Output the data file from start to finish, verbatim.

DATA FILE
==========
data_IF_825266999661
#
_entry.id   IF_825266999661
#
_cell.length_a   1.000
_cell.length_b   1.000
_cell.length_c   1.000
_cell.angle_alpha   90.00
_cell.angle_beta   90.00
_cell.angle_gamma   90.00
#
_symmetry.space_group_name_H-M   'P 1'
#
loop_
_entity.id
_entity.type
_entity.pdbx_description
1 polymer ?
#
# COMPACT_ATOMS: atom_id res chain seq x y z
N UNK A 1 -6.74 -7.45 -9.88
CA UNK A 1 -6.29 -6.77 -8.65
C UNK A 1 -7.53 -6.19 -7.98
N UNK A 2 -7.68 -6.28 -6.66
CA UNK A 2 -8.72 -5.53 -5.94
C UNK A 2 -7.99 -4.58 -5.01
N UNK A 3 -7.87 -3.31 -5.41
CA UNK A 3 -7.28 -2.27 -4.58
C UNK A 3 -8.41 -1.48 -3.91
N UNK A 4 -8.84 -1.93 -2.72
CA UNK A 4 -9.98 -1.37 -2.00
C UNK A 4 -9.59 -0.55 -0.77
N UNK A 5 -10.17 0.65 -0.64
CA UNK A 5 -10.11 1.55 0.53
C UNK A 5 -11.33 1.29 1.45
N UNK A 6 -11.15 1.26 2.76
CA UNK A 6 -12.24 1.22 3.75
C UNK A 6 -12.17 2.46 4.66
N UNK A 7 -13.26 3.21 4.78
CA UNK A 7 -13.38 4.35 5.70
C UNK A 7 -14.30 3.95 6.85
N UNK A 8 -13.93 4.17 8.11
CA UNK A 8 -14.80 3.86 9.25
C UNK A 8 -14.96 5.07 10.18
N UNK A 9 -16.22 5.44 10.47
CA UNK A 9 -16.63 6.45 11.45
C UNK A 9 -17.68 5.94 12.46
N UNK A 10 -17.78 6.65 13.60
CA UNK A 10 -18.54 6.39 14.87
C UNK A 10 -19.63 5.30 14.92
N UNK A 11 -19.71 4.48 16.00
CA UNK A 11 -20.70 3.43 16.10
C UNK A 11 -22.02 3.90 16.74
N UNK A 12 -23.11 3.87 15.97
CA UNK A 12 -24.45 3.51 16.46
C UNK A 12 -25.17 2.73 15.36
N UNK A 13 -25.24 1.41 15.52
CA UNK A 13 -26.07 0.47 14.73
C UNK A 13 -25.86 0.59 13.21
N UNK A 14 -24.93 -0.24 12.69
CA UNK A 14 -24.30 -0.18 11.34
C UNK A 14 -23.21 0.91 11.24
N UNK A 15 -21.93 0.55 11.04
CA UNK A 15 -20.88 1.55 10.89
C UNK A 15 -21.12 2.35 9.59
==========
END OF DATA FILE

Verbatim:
data_IF_825266999661
#
_entry.id   IF_825266999661
#
_cell.length_a   1.000
_cell.length_b   1.000
_cell.length_c   1.000
_cell.angle_alpha   90.00
_cell.angle_beta   90.00
_cell.angle_gamma   90.00
#
_symmetry.space_group_name_H-M   'P 1'
#
loop_
_entity.id
_entity.type
_entity.pdbx_description
1 polymer ?
#
# COMPACT_ATOMS: atom_id res chain seq x y z
N UNK A 1 -6.74 -7.45 -9.88
CA UNK A 1 -6.29 -6.77 -8.65
C UNK A 1 -7.53 -6.19 -7.98
N UNK A 2 -7.68 -6.28 -6.66
CA UNK A 2 -8.72 -5.53 -5.94
C UNK A 2 -7.99 -4.58 -5.01
N UNK A 3 -7.87 -3.31 -5.41
CA UNK A 3 -7.28 -2.27 -4.58
C UNK A 3 -8.41 -1.48 -3.91
N UNK A 4 -8.84 -1.93 -2.72
CA UNK A 4 -9.98 -1.37 -2.00
C UNK A 4 -9.59 -0.55 -0.77
N UNK A 5 -10.17 0.65 -0.64
CA UNK A 5 -10.11 1.55 0.53
C UNK A 5 -11.33 1.29 1.45
N UNK A 6 -11.15 1.26 2.76
CA UNK A 6 -12.24 1.22 3.75
C UNK A 6 -12.17 2.46 4.66
N UNK A 7 -13.26 3.21 4.78
CA UNK A 7 -13.38 4.35 5.70
C UNK A 7 -14.30 3.95 6.85
N UNK A 8 -13.93 4.17 8.11
CA UNK A 8 -14.80 3.86 9.25
C UNK A 8 -14.96 5.07 10.18
N UNK A 9 -16.22 5.44 10.47
CA UNK A 9 -16.63 6.45 11.45
C UNK A 9 -17.68 5.94 12.46
N UNK A 10 -17.78 6.65 13.60
CA UNK A 10 -18.54 6.39 14.87
C UNK A 10 -19.63 5.30 14.92
N UNK A 11 -19.71 4.48 16.00
CA UNK A 11 -20.70 3.43 16.10
C UNK A 11 -22.02 3.90 16.74
N UNK A 12 -23.11 3.87 15.97
CA UNK A 12 -24.45 3.51 16.46
C UNK A 12 -25.17 2.73 15.36
N UNK A 13 -25.24 1.41 15.52
CA UNK A 13 -26.07 0.47 14.73
C UNK A 13 -25.86 0.59 13.21
N UNK A 14 -24.93 -0.24 12.69
CA UNK A 14 -24.30 -0.18 11.34
C UNK A 14 -23.21 0.91 11.24
N UNK A 15 -21.93 0.55 11.04
CA UNK A 15 -20.88 1.55 10.89
C UNK A 15 -21.12 2.35 9.59